Yemen is but the backdrop, the back story of why the Yemenese people so want to sabotage this project is untold. Yet, despite the employment of top Chinese engineers from the Yangtze River dam, sabotage it they do.

That the film has its humorous moments is down to the deadpanning of McGregor but also to the excellent role of Kristin Scott Thomas who plays the Prime Minister’s pushy press officer, who chats with her boss on Instant Messenger. She gets practically all the best lines.

Apparently in the book practically everyone ends up dead or miserable, whereas this has a more predictable upbeat ending. Neither seems an ideal conclusion.

It’s the most undemanding film I’ve seen in some time but it’s harmless enough. A bit like fishing really.

Afterwards we retire next door to BrewDog’s new Nottingham venture, which is a pleasantly attired place. BrewDog is a craft brewer, which means they brew real ale but serve it like lager, which I think is a bit lazy. This means everything is gassy and over cold. The beers improve immensely if you give those two properties chance to wear off. It also means, as with lager, things improve markedly with strength and BrewDog have some seriously strong beers, some at 10%+. They have done real ale in the past but now they prefer to do it this way, for now, their publicity seeking approach seems to change pretty regularly.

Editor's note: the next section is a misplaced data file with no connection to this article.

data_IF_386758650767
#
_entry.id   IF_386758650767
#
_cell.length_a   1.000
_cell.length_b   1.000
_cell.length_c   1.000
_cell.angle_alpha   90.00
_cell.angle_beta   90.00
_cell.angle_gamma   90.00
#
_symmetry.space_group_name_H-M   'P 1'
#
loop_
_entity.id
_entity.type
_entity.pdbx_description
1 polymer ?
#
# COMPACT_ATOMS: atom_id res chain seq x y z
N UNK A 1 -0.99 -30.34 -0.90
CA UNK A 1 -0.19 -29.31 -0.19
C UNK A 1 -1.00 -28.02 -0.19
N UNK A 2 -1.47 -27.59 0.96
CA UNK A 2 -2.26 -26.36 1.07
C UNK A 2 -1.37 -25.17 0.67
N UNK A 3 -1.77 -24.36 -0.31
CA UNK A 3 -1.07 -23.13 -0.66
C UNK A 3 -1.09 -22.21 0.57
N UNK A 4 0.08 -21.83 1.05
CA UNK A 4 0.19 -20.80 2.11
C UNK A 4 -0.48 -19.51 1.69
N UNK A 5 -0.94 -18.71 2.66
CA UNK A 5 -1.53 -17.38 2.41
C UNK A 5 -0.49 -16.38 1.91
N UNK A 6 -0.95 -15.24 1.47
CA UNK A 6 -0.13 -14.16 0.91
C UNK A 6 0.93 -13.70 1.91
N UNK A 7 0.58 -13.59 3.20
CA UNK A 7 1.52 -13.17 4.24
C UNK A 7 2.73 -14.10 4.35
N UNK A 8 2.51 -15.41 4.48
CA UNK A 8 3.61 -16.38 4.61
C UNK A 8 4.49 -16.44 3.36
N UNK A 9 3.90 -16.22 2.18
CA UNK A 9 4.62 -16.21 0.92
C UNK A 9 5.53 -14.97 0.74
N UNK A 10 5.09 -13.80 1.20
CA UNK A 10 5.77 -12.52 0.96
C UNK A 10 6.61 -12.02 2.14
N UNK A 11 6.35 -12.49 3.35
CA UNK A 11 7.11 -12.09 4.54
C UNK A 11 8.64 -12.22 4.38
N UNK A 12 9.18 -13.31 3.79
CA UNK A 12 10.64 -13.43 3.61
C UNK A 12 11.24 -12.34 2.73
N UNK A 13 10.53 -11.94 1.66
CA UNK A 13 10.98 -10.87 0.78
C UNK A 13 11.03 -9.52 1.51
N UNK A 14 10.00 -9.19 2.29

The place serves nothing but beer, which is a bold move. Forcing some people out of their comfort zone I’m sure. Pleasant place, ok beers. I’m sure we’ll return but no rush.

Then we try somewhere else new, the Malaysian restaurant Nada Budaya that is in the same building. We get in without booking and are pleasantly impressed with the food, only the waitress who annoyingly keeps topping our wine distracts from a pleasant experience. This is something that happened a lot in Switzerland, very annoying, particularly if you’re keeping a close check on what you drink because you’re driving, which thankfully neither of us are tonight.